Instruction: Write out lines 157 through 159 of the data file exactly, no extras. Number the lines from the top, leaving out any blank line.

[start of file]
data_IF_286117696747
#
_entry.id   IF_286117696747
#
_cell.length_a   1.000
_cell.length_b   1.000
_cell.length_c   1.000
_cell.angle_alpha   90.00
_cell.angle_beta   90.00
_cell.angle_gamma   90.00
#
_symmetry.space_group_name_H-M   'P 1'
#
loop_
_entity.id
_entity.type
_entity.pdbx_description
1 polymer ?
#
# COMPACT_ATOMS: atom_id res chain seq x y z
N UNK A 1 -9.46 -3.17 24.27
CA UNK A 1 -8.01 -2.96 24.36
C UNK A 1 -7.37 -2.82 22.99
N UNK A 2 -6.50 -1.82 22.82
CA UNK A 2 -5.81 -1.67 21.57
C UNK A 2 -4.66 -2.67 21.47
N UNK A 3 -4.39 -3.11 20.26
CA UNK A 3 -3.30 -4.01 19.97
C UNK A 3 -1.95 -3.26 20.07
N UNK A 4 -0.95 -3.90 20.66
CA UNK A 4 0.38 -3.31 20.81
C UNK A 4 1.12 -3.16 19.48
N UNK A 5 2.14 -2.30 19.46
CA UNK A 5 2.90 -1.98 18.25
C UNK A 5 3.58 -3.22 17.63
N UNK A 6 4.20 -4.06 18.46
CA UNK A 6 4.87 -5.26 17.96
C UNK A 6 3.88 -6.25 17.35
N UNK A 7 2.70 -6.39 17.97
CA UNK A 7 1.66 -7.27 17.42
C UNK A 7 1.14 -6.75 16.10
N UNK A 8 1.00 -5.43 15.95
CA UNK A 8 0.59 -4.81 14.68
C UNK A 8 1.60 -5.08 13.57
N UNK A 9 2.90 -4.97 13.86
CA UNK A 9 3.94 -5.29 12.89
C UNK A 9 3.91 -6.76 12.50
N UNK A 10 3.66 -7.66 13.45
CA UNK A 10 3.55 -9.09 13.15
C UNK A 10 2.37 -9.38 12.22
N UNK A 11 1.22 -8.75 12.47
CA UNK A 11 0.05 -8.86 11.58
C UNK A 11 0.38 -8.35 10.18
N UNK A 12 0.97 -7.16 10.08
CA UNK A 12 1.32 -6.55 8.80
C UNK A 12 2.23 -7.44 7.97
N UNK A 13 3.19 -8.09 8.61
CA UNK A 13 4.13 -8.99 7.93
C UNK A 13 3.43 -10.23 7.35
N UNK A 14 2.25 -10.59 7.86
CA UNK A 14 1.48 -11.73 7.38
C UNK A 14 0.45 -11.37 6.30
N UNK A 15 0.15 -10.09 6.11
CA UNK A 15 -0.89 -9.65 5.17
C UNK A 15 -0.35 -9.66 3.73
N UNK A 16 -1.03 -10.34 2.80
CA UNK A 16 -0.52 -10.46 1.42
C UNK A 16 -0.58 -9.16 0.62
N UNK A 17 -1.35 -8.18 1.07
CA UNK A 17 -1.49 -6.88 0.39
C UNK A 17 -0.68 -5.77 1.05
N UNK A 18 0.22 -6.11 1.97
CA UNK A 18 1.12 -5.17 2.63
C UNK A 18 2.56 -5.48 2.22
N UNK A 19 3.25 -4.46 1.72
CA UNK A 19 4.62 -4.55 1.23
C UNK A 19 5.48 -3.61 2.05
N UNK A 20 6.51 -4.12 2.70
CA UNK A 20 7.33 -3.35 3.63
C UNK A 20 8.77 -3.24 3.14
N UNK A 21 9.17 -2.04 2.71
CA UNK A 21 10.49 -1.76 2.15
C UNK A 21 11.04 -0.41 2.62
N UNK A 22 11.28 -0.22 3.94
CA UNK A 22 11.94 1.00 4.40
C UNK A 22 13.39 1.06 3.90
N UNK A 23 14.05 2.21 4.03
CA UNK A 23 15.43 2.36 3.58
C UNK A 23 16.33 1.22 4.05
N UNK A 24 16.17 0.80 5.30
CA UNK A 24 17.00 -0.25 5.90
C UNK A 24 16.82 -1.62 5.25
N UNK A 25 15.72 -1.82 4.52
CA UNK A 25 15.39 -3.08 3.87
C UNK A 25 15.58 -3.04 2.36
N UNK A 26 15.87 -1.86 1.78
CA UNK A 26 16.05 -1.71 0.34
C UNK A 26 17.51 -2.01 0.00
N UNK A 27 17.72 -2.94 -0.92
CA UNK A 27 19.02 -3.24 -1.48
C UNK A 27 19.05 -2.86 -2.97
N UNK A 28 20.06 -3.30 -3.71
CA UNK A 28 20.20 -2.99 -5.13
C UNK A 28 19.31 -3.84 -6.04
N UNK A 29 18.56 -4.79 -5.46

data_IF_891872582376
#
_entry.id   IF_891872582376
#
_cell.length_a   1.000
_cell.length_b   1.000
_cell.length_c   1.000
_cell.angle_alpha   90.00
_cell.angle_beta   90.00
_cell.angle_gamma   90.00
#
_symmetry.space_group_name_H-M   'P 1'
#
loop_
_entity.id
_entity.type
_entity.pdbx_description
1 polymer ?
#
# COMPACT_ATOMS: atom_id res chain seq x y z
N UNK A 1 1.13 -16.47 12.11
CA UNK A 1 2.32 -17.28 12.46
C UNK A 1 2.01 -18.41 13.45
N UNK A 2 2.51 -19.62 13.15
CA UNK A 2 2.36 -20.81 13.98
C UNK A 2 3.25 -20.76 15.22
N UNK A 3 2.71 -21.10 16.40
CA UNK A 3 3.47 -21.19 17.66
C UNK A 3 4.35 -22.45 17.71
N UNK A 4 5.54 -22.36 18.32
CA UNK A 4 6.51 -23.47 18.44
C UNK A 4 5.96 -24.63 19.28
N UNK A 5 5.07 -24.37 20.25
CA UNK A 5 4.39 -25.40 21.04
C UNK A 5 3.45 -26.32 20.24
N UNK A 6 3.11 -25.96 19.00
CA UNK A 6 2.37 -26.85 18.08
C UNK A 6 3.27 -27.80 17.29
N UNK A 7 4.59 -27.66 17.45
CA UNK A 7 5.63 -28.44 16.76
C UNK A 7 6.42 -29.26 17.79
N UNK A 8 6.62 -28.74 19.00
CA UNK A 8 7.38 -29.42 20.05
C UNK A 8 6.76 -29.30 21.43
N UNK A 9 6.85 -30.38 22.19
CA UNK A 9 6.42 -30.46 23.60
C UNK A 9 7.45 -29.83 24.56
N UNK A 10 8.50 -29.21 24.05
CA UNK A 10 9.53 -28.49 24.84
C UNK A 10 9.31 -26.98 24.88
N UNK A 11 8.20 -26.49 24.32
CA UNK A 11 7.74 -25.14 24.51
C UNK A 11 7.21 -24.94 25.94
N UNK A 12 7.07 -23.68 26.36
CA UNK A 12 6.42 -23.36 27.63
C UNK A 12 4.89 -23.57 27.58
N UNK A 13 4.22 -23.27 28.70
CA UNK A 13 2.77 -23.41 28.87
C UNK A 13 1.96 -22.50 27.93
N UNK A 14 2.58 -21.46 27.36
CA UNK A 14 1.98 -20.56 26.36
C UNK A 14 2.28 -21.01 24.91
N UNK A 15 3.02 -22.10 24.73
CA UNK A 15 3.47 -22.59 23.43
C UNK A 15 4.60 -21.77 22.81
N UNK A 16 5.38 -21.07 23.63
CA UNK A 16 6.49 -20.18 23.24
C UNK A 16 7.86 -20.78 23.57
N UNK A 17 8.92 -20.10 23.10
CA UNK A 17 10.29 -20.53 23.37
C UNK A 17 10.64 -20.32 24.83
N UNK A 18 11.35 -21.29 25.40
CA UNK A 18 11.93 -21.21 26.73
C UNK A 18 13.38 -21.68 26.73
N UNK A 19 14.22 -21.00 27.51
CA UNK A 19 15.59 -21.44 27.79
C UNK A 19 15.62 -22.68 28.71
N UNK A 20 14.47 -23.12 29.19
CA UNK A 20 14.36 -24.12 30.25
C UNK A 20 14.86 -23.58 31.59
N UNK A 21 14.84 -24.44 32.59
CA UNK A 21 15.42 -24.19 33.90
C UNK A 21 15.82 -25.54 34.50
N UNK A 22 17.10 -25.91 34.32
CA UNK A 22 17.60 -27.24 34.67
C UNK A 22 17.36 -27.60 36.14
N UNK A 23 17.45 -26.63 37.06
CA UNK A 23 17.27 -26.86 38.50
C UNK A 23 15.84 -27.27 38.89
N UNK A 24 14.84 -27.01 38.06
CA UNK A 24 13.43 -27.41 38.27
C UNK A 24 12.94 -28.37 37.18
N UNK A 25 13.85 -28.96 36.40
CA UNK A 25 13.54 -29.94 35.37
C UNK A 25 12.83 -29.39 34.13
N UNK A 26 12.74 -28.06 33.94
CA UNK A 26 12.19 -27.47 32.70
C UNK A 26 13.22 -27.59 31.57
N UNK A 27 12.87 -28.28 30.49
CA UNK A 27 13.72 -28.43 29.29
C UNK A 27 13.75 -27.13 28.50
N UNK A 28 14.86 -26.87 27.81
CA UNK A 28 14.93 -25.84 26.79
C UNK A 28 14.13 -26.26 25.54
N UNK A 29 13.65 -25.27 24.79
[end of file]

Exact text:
CA UNK A 11 7.74 -25.14 24.51
C UNK A 11 7.21 -24.94 25.94
N UNK A 12 7.07 -23.68 26.36